Posts Tagged ‘Carola Kaplan’

My Monkey Makes my Mother Mad

March 16, 2013

I had no idea what I was doing when I began the project that eventually culminated in this blog. Looking back on it, I’m reminded of the character played by Richard Dreyfuss in the movie Close Encounters of the Third Kind who was compelled to mindlessly build that miniature mountain inside his house. I just had to do something, but I really didn’t know what or why.

So I kept writing and reading about writing. And I took some English classes at Cal Poly Pomona. Then one of my professors, Dr. Carola Kaplan, suggested I apply for their MA program. (She advised that if I continued to take classes, sooner or later I would “accumulate” a Master’s Degree.) Many of the longer articles on this blog began as academic papers.

I continued to write until my computer was constipated. So I read the books on how to write the perfect cover letter and I sent out queries and more queries. And all that ever got me was shoe-boxes full of rejection letters.

After more than a decade of unrequited querying, I finally went on an Open Thread at Ta-Nehisi Coates’ blog and asked the nice people there how much it would cost to start my own blog. When they told me it was free I said, “Thank you so much. If I had known that, I would have gotten myself a blog years ago.”

Sometimes I begin writing a poem knowing exactly what I want to say and it turns out just like I planned. Sometimes. Other times I set out to write something, but I end up writing something else. And sometimes I think I have a long way to go when the poem suddenly informs me that I’m finished.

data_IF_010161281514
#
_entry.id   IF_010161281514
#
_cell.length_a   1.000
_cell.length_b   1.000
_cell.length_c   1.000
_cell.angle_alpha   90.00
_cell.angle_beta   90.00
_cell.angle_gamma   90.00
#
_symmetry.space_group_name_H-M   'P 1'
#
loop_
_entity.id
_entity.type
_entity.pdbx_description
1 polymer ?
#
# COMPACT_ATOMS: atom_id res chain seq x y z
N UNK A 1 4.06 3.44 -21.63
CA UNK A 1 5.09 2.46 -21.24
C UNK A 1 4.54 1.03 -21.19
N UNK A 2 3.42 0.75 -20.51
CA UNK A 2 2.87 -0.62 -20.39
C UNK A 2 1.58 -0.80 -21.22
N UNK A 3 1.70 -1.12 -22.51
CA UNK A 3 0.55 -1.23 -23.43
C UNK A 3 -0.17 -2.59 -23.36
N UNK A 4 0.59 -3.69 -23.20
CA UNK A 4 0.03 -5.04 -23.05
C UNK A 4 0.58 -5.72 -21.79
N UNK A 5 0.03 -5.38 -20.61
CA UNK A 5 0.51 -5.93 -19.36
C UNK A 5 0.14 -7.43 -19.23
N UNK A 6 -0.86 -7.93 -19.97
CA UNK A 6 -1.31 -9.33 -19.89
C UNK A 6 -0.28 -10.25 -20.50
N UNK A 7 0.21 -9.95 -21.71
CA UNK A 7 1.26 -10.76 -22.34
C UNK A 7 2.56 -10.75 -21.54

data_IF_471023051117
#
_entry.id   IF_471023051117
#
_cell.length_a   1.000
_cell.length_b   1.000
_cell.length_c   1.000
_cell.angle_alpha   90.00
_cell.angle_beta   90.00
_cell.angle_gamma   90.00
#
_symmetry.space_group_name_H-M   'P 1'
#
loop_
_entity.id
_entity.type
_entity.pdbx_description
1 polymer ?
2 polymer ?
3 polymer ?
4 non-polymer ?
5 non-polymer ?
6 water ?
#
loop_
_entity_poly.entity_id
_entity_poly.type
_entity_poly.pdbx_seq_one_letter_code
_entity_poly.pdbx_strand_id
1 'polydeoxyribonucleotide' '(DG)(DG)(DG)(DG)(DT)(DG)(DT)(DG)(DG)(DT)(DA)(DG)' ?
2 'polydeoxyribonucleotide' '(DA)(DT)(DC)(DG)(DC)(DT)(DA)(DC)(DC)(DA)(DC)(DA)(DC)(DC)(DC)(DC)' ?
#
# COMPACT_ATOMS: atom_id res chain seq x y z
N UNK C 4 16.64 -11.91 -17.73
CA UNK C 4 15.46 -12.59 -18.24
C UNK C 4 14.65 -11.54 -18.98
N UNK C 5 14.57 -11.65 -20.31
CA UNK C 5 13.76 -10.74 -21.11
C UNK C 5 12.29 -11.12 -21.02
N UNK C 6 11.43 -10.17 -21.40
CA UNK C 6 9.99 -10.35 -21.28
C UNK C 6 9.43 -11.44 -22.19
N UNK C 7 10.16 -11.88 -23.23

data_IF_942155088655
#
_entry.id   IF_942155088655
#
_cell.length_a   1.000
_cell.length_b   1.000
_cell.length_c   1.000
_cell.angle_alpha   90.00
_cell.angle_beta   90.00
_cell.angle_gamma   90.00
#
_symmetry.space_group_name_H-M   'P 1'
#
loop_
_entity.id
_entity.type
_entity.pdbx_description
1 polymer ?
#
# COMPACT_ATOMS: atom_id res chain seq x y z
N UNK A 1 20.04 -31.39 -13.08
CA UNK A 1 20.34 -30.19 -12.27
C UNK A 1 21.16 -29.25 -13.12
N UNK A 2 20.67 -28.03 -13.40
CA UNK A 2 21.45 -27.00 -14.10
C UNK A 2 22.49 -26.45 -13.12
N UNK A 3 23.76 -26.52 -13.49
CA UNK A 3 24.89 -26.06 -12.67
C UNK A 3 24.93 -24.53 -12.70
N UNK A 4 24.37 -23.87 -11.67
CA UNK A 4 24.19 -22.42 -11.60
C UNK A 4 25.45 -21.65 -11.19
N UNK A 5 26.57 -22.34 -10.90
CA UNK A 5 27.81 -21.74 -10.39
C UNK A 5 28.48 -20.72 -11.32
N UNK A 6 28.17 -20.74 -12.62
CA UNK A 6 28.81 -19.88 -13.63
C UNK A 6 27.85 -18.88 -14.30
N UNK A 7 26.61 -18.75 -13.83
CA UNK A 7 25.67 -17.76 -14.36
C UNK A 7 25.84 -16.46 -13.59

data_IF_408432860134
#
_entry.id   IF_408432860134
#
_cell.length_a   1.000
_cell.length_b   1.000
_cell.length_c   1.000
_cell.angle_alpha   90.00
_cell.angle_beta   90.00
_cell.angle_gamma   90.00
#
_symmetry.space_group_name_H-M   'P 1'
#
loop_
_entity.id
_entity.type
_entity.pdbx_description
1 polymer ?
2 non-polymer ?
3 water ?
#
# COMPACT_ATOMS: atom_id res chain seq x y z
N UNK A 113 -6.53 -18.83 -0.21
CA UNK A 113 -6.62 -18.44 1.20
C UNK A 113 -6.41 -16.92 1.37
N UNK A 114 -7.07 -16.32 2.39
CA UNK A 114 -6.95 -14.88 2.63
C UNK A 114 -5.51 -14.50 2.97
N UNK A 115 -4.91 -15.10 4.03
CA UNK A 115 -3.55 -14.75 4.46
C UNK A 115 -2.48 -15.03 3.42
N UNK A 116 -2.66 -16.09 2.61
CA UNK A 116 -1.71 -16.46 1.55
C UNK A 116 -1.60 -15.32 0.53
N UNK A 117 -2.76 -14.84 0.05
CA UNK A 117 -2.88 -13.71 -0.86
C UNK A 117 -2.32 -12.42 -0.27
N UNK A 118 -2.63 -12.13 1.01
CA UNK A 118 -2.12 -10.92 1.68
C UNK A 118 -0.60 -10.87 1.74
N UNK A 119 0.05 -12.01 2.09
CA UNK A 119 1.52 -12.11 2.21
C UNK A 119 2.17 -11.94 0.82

And sometimes I start with an idea that’s bugging me or just a single word. (I began this poem thinking about how much I like the word notion.) Other times an entire line will pop into my head. Once a line zipped across my brain, but I ignored it. A few days later it returned—louder. It wasn’t until I sat down at my computer and typed it up that I realized that the line was entirely alliterative: My monkey makes my mother mad. But I didn’t know what the poem was going to be about until I had finished writing the first stanza.

My Funny Farm

My monkey makes my mother mad
He also aggravates my dad
He took his car the other day
And drove it to the Hudson Bay

My kitty cat is kooky too
He likes to strut down to the zoo
And tell the tigers to all stand back
If they don’t want to get attacked

I have a hamster named Houdini
And though he is rather teeny
He’ll quickly pick a thousand locks
You could not hold him in Fort Knox

My kangaroo’s a real joker
Up all night playing poker
His friends come to destroy the house
I think I shoulda’ got a mouse

I got a hippo last July
He really is one swell guy
Everything he does is super
I got a giant pooper scooper

Living on this funny farm
I know my pets don’t mean no harm
But both my parents moved away
And no one wants to come and play

Richard W. Bray

Application #2

April 27, 2012


Here’s something I wrote a few years ago in graduate school for Professor Kaplan:

Application #2

Langston Hughes’s poem Harlem complies with Cleanth Brooks’s assessment of modern poetic technique as “full commitment to metaphor.” The poem consists of six cogent metaphors steeped together to create an elixir incomparable to the flavor of any one of these images standing alone. A raisin, an oozing sore, rancid meat, a sugary crust, a sagging load and an explosion are, by themselves, images which either assault or delight the senses. Hughes’s alchemy blends the first four contradictory metaphors, then offers a lull in the image of a sagging load before suggesting the possibility of an explosion.

The splattering of metaphors in Harlem qualifies as irony according to Brooks’s loose definition: “The obvious warping of a statement by context.”

The tension, or “pressure of context,” resulting from the incongruity of the metaphors in Harlem is resolved through the prospect of obliteration (explosion) of the entire batch of metaphors. This final loud, bright, apocalyptic eruption, so inconsistent with the lazy, passive images which precede it, relieves tension by hinting at annihilation.

The liquid quality of the poem’s first four metaphors reveal the fluid quality of human emotions. They also contain three food images and two carnal references, suggesting that the fulfillment of our dreams is a need just as basic and primal as the appetite for food.

by Richard W. Bray